It all started with a documentary from Iceland called A Mother’s Courage: Talking Back to Autism. The film needed an English-language narrator, and Oscar-winner Kate Winslet was sent a copy to watch. The story of Margret Ericsdottir’s journey to discover whether her severely autistic 11-year-old son, Keli, would ever be able to speak moved the actress. It changed her. “I . . . knew I couldn’t just lend my voice to this documentary and go home,” she says in an interview with Ladies’ Home Journal.
Winslet and Ericsdottir became close friends since meeting for the film. After A Mother’s Courage was released in 2010, Winslet helped to organize the Golden Hat Foundation, which raises money and awareness for autism. The name of the foundation refers to a poem Keli once wrote about having a “golden hat” to help him speak. One of Winslet’s projects for the cause is a coffee-table book of self-portraits in which celebrities wear the same trilby hat. The book, which will be released this spring, is called The Golden Hat: Talking Back to Autism.
The idea for the book came about when Winslet was brushing her teeth one night. She was looking for a way to connect the nonverbal world with a world of people who had found success through their abilities to communicate. She then was struck by the thought of having all these people in the public eye take pictures of themselves wearing a hat she had.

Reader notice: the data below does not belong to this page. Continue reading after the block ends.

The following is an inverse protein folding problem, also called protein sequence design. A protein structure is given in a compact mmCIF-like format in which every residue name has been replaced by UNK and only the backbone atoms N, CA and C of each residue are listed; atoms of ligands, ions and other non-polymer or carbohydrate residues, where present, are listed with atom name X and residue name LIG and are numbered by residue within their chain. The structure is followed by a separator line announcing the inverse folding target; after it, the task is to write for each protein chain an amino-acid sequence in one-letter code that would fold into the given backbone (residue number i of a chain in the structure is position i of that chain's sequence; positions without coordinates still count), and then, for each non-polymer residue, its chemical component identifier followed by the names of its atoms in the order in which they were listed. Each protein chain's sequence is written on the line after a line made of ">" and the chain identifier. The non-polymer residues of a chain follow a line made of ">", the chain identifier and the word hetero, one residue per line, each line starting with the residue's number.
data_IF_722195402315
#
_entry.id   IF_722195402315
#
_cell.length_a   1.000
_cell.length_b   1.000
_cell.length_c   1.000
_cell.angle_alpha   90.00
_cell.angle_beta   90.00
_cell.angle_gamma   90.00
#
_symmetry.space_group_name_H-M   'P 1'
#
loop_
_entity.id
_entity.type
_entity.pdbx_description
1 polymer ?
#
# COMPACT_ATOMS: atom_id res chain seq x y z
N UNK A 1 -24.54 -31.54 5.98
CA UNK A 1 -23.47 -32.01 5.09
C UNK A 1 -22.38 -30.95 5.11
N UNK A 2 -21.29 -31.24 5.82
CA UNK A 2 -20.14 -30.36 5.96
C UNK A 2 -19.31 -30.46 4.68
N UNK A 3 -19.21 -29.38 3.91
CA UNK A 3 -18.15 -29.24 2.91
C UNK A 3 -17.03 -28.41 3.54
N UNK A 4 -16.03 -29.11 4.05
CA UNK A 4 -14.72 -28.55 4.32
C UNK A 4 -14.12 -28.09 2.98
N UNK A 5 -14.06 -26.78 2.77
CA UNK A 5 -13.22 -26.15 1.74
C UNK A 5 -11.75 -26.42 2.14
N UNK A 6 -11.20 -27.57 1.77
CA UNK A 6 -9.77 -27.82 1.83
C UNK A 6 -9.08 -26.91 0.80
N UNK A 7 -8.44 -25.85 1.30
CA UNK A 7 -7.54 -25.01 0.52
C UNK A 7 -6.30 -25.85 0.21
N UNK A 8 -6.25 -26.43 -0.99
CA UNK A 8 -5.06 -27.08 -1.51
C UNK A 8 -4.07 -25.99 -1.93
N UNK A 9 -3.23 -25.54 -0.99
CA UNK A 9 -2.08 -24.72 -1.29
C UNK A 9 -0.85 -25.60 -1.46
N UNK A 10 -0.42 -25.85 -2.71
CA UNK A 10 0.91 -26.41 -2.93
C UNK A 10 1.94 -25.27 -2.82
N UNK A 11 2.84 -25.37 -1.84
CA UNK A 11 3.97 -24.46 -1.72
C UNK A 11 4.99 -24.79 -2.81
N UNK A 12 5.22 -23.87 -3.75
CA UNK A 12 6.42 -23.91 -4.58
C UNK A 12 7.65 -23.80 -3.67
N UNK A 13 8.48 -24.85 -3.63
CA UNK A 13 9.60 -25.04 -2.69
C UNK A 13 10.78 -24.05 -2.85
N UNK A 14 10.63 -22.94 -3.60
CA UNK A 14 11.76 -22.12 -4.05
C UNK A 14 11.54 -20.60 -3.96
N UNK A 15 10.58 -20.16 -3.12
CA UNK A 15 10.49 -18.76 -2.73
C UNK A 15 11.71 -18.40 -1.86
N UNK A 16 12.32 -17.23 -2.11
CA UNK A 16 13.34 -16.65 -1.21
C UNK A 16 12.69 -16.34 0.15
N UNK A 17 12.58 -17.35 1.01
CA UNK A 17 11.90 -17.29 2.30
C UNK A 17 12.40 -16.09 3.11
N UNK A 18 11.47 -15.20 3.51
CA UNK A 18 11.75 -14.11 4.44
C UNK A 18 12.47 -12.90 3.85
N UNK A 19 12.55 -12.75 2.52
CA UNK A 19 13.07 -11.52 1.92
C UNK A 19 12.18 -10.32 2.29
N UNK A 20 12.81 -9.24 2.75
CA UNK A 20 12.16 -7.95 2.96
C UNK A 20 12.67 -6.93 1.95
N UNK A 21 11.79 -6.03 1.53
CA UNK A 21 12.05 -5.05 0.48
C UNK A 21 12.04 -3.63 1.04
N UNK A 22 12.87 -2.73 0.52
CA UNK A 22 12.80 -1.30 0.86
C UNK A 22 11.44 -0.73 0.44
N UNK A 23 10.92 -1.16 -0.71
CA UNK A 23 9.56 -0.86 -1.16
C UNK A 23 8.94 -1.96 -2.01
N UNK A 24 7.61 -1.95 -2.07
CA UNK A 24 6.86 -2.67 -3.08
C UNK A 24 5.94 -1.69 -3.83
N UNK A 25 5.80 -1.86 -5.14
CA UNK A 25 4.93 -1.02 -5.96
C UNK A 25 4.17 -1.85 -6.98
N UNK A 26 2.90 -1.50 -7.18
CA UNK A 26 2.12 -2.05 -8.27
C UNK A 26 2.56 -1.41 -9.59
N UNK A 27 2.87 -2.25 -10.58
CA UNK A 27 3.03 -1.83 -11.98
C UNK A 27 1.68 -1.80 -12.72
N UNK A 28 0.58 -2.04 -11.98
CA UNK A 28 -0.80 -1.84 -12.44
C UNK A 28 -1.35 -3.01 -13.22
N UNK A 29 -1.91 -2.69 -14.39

Winslet recalls some of the things she did to get the hat to famous people. “I gate-crashed a private function to get the hat to Bill Clinton . . . unfortunately he was surrounded by handlers who wouldn’t let him put it on,” she tells Ladies’ Home Journal. She and her two children also took a road trip to Baltimore to watch Michael Phelps swim and give him the hat to wear. George Clooney and Meryl Streep are among the other people featured in The Golden Hat Talking Back to Autism.
To learn more about the Golden Hat Foundation, visit their website.
To read the full Ladies’ Home Journal interview with Kate Winslet, go here.